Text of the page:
Beet Kvass – benefits and recipe

There is nothing earthier than a glass of beet kvass!  

Beet juice

Even better when you have made it yourself and feel a sense of accomplishment as you lovingly gaze at the beauty of your creation LOL!

Kvass originated in Russia and was traditionally made with stale sourdough rye bread. It was known to have great immune boosting qualities, and although it wasn’t an alcoholic drink, it was similar to beer in taste. Kvass can also be made with beets, and traditional homes in the Ukraine always had a bottle on hand.

The health benefits of lacto-fermented foods are undeniable and becoming ever more popular among health conscious families today. Beets are truly a super-food with an extensive nutritional arsenal and when fermented, the nutritional value increases.

A few benefits of Beet Kvass:

  • A tonic for the blood and liver
  • Beets are high in betacyanin which can dramatically increase the oxygen-carrying ability of the blood
  • Alkalizes the blood
  • Helps to prevent heart disease, stroke and even cancer
  • Known to help “Morning Sickness” in pregnant women
  • Remedy for heartburn, chronic fatigue, kidney stones, and allergies

Let’s get started with what you need and how to create this beautiful beverage!

Kvass requires four ingredients, organic beets, pure water, whey and sea salt. The salt and water creates a brine in which the beets ferment. The whey speeds up the fermentation process but if you would rather skip the whey, you will need to add more salt.  My recipe is for a one gallon batch of Kvass, you can make a smaller 1/2 gallon batch if you prefer.

Equipment:

  • 1 gallon jar fitted with a lid that has an air lock (like the ones used for making wine)
  • Chef’s Knife
  • Cutting board

So here goes!

1.  Buy 2 or 3 organic beets, chop off the top and tail.  You can peel them if you want, I don’t, I just scrub them well.

IMG_1335

 

2. Chop the beets into 1 inch pieces.  Do not grate them as this will result in a fermentation that is too rapid and may cause the production of alcohol. (Hmmm… beet wine?)

IMG_1336

 

3. Place the chopped beets in your 1 gallon glass jar.

IMG_1337

 

4.  Add 1/2 cup of whey and 2 tablespoons of pure unrefined sea salt (you can buy this here in Canada, or here in the US) , (do not use iodized or regular table salt).

IMG_1338

5.  Fill the jar (to about 1″ below the rim) with pure filtered water (please do not use tap water, it contains too many impurities and chemicals like chlorine).  This is the filtering system I use.

IMG_1339

 

6. Stir well with a wooden spoon.

7.  Fit with the lid and air lock system (that has pure water in it) and place out of direct sunlight.  Forget about it for about a week and a half.  You will see the colour changing into a deep dark reddish purple.  Some people only let the beets ferment for a few days, 3 or 4, but I find I like the end result better when it is left to ferment for at least 10 days.

IMG_1340IMG_1365

 

The picture on the left is my new batch of Kvass beside a bottle of finished Kvass.  You can see the difference in the colour.  The picture on the right is the same new batch after 10 days of fermentation.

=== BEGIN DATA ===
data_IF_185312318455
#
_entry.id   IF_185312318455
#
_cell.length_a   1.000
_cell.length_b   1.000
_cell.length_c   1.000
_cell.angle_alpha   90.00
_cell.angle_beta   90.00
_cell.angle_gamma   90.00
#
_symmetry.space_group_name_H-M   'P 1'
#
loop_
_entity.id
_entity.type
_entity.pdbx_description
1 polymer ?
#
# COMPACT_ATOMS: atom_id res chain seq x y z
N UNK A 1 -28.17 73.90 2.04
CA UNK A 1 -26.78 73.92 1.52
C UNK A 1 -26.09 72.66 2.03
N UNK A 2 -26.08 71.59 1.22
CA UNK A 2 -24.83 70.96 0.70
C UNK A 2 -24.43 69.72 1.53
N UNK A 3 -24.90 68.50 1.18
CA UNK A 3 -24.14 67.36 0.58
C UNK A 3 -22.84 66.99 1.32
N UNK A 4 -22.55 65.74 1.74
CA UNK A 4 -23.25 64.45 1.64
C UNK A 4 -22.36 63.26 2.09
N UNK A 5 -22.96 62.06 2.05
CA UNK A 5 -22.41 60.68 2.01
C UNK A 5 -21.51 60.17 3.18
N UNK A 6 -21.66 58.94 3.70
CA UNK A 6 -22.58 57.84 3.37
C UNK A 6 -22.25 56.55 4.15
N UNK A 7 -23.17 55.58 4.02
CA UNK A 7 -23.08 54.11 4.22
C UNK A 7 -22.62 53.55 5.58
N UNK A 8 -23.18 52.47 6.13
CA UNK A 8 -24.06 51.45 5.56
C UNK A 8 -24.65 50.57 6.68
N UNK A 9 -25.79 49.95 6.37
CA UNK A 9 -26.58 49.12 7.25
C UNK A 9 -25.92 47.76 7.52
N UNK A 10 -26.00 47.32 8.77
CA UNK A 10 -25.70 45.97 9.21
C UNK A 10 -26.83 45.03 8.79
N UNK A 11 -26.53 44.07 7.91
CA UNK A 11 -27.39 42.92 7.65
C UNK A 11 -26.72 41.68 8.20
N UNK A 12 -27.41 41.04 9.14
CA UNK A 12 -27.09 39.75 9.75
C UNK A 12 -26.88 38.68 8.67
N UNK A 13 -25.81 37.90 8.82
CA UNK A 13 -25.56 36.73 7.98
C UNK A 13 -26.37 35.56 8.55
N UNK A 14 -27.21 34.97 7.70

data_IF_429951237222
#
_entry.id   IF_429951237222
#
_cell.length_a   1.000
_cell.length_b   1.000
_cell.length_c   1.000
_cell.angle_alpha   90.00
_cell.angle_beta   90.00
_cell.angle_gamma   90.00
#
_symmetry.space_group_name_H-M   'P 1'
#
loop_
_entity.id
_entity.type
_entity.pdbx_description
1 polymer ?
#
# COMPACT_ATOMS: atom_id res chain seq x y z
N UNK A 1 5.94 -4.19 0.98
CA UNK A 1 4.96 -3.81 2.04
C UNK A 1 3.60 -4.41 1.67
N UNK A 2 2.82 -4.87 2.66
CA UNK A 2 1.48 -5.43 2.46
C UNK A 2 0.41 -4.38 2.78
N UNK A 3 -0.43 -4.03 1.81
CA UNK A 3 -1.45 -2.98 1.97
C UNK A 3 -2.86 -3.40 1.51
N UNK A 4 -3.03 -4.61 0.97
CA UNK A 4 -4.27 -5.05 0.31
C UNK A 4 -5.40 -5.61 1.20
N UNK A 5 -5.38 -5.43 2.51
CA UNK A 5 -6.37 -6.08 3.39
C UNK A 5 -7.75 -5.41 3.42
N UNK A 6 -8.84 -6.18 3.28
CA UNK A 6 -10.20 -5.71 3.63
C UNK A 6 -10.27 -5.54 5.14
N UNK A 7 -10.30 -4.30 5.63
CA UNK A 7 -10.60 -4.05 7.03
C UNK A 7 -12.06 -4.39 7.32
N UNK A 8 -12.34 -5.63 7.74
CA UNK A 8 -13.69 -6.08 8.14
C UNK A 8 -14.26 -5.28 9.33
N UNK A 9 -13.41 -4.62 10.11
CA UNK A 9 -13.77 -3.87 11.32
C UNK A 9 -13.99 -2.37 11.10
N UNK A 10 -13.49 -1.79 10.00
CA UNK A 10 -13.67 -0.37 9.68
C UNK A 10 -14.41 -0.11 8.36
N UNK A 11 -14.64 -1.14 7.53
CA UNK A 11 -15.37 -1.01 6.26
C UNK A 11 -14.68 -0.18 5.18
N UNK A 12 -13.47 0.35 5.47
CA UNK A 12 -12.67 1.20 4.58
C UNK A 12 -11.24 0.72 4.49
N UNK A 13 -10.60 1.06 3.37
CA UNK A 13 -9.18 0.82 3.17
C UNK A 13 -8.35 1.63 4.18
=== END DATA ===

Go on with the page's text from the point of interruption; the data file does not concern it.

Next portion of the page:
8.  Once the Kvass has reached the level of fermentation you are happy with, strain it off and pour into glass bottles.  I use the ones with the swing top caps (see picture on left).  Then refrigerate.  Some people leave some of the Kvass and the chopped beets in the jar and use it for a second fermentation.  I have tried doing that, but personally found that the second ferment was weak and too watery for my taste.  So I just use the beets once then compost them.

On a personal note: For my last batch of Kvass I decided to try something new with the beets after the first ferment, I roasted them in my oven after spraying lightly with olive oil… mmm good!  So that is what I will be doing in the future!

Sometimes a scum appears on the top of the liquid during the ferment, it is probably just kahm yeast which is not harmful at all.  Occasionally when I get some in my Kvass I just scoop it off with a spoon (as much as I can) and when I strain off the Kvass to be bottled I use a coffee filter in the strainer to catch the rest.

IMG_1102

Done!  I like to age my Kvass in the fridge for a couple of weeks, so always try and stay ahead of the game by making more before I run out 🙂

Typically I consume about 6 oz first thing in the morning.  If I am feeling like I need a pick-me-up as the day progresses,  I will have another glass at the end of the day.

Happy fermenting, and Cheers!

5 responses

  1. Greetings! Very useful advice in this particular article! It is the little changes that produce the greatest changes.
    Thanks a lot for sharing!

Leave a Reply

Fill in your details below or click an icon to log in:

WordPress.com Logo

You are commenting using your WordPress.com account. Log Out / Change )

Twitter picture

You are commenting using your Twitter account. Log Out / Change )

Facebook photo

You are commenting using your Facebook account. Log Out / Change )

Google+ photo

You are commenting using your Google+ account. Log Out / Change )

Connecting to %s

%d bloggers like this: